Vietnam’s largest city, Ho Chi Minh City (“HCMC”), is divided into 24 Districts (Quậns). District 1 is the central urban district of the city and is where most visitors to HCMC spend their time. This is for good reason. District 1 is dense, exciting, most of the tourist sites are here, there’s a good mixture of new and old Vietnam, and there’s lots of great food too.
My wife and I spent most of our time in HCMC in District 1, and really loved it, however the parts of the city that we enjoyed the most were District 3, which borders District 1 and District 4, the smallest of HCMC’s districts, which is located on a small island directly south of District 1, just across the Bến Nghé canal.
Having heard that the early morning dishes being sold by the food vendors dotted along Tôn Thất Thuyết were well worth sampling, we caught a short 15 minute taxi ride into District 4. The street food was amazing, and I’ll talk about it in more detail in an upcoming post.
When we arrived at the start of Tôn Thất Thuyết, we instantly noticed some contrasts between District 4 and District 1. The streets were busy, but not quite as busy, and there were a lot less modern buildings. Another obvious difference was that there was nothing like the spread of Western retail brands that existed in District 1.
Hoa Hanh was where we got our first meal of the day. It was full of locals, and despite nobody speaking English, it was easy to decide what to order – 2 bowls of the noodle soup dish that was on most people’s tables. It was very tasty.
Vendors with carts can be found throughout the streets of HCMC. They sell everything from fruit and vegetables, to freshly cooked meals, to household tools.
The conical hat or leaf hat (nón lá) is very popular in Vietnam. It provides great protection from the sun, and can be used as a container when flipped upside down.
The ubiquitous scooter is used for more than just personal transport. The guy delivering Heineken below had a relatively light load packed compared to the loads that I saw some people driving around with.
As a tourist in District 1, you aren’t much of a novelty. There are enough tourists wandering about, and you’ll occasionally get asked if you want to purchase something by a wandering vendor or if you would like to be taken on a bicycle rickshaw tour of the city.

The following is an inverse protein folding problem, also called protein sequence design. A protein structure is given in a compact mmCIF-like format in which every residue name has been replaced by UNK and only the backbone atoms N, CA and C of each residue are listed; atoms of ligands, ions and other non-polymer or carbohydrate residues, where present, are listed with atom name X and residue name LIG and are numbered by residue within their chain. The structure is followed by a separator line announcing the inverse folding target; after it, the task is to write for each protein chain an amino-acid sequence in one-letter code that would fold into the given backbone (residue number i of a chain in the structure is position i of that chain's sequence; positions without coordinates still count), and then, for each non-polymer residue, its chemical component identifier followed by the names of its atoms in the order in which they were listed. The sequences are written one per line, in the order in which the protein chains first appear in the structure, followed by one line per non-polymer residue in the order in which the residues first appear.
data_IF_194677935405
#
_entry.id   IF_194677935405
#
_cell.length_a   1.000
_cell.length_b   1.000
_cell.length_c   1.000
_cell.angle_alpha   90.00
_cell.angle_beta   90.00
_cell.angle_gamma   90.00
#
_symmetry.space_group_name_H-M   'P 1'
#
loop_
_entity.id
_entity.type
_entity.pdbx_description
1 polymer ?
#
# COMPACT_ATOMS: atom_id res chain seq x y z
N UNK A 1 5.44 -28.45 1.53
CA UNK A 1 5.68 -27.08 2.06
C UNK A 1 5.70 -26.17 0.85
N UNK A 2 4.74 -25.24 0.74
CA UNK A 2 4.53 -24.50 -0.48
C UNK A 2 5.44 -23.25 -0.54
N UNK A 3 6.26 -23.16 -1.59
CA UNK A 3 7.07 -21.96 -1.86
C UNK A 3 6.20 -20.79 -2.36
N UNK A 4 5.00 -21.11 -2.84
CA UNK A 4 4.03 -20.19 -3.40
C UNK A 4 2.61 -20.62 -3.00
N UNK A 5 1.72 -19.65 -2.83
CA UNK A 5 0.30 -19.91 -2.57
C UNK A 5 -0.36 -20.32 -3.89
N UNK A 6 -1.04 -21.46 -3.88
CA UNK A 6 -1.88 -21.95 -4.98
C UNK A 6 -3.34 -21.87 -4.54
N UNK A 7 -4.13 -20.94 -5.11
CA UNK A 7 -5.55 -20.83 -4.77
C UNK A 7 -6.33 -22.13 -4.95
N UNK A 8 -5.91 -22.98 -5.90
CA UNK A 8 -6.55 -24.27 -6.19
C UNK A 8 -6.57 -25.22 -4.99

In District 4, you’re much more of a novelty. The look on the faces of people notice you is one of “why have they come out here?”. This look isn’t a bad look in the vein of “they don’t belong here” but more a look of curiosity. I found the people of Vietnam to be very friendly and welcoming in general, and this was even more apparent in District 4.
My wife and I walked into a coffee shop that had a few deck chairs under a shaded area. The owner, below, was sitting down having a cigarette when we walked in. He didn’t understand English but we got there in the end. 2 Vietnamese coffees, cold, with condensed milk. We were given some complimentary iced jasmine tea too.
This family was just chilling out. The woman in blue was extremely boisterous and photogenic, moreso than some of her family!
This man was delivering plantains from a boat on the river to a nearby small shop which sold nothing but plantains. The District 1 apartment complex on the other side of the river is part of the new Vietnam that he will likely never experience.
This photo turned out blurry unfortunately, as I somehow managed to focus on the smiling guy in the background instead of the actual subject. The man doing the thumbs up was wearing an Australia hat and when he found out that we were from Australia he was so excited. First he gave us an “Aussie Aussie Aussie, Oi Oi Oi”, and then he started doing Kangaroo jumping motions. He clearly had an affinity with Australia and was so happy to meet us and have a chat.
Throughout HCMC, many shops and businesses have one or two security guards posted outside. Generally they are sitting down and appear very chilled and are chatting amongst themselves or with a customer. I was reminded of the Seinfeld episode where George bought a seat for a security guard at a shop, who proceeded to fall asleep on the seat during a robbery.
Despite being seated and appearing casual, you can tell that guards are still alert, and are completely aware of their surroundings and what’s going on. If anything was to go down, I’m sure they’d be right onto it.
This man was just sitting down, chilling out and watching the world go by. We had a little chat with him and he gave us some tips on things to see and do in the area. Unfortunately we were pressed for time so couldn’t explore as much as we would have liked.
These 2 guys were very chatty. They were very curious about why we had ventured out to District 4 and were very proud of their little part of HCMC. They also had lots of suggestions about things that we might like to see in HCMC. There was another friend with them, but he was camera shy.
There were a few assorted people fishing or chilling out by Bến Nghé canal. This couple were just relaxing. They seemed very happy together.
The owner of this electronics shop was outside having a cigarette. Understandably, whenever someone posed for a photo, one of the first things that they would do was to put out their cigarette.
Walking through District 4 was one of those experiences that really reminded me why I love to travel. Despite the language barriers that arose at times, it was still possible to have conversations with the locals. My belief that most people on this planet are inherently decent and just want to be happy and get along with their fellow humans was reinforced.
Unfortunately my wife and I only visited District 4 on the morning of the day we flew out of HCMC. We both fell in love with District 4 and will be sure to explore it in more depth the next time we visit HCMC.
District 4, Ho Chi Minh City. Come for the food, stay for the people.